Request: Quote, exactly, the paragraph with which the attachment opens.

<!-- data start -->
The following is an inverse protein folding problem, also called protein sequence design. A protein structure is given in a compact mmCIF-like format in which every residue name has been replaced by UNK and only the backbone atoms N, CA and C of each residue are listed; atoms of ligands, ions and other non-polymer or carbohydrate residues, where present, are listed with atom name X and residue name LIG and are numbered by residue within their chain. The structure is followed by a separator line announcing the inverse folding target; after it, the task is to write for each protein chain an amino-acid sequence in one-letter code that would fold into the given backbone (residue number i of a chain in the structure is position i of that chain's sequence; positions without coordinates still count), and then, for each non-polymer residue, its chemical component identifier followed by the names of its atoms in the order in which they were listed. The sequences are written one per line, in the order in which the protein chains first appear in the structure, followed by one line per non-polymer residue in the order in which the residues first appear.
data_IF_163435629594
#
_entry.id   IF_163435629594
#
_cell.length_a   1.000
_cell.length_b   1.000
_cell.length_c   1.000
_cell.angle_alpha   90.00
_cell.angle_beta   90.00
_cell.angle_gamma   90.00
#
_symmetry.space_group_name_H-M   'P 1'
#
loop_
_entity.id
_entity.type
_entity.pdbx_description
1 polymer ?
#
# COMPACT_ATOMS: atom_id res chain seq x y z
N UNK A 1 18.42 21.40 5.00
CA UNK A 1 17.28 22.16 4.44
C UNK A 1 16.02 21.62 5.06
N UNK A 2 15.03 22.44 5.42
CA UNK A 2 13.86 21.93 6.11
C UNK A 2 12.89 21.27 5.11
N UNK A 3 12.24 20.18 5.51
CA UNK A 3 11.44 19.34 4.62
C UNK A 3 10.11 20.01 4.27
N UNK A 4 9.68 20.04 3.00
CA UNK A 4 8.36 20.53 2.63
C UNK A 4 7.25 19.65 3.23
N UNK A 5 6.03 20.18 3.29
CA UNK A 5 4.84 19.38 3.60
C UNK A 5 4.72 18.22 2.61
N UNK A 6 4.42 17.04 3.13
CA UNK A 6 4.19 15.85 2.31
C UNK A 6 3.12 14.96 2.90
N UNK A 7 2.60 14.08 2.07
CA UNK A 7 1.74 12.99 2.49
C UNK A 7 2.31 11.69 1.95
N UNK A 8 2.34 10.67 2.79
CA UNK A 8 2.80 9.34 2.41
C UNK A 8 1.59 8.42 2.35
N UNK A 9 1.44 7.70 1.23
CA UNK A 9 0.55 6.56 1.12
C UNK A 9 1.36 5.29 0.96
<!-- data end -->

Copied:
The following is an inverse protein folding problem, also called protein sequence design. A protein structure is given in a compact mmCIF-like format in which every residue name has been replaced by UNK and only the backbone atoms N, CA and C of each residue are listed; atoms of ligands, ions and other non-polymer or carbohydrate residues, where present, are listed with atom name X and residue name LIG and are numbered by residue within their chain. The structure is followed by a separator line announcing the inverse folding target; after it, the task is to write for each protein chain an amino-acid sequence in one-letter code that would fold into the given backbone (residue number i of a chain in the structure is position i of that chain's sequence; positions without coordinates still count), and then, for each non-polymer residue, its chemical component identifier followed by the names of its atoms in the order in which they were listed. The sequences are written one per line, in the order in which the protein chains first appear in the structure, followed by one line per non-polymer residue in the order in which the residues first appear.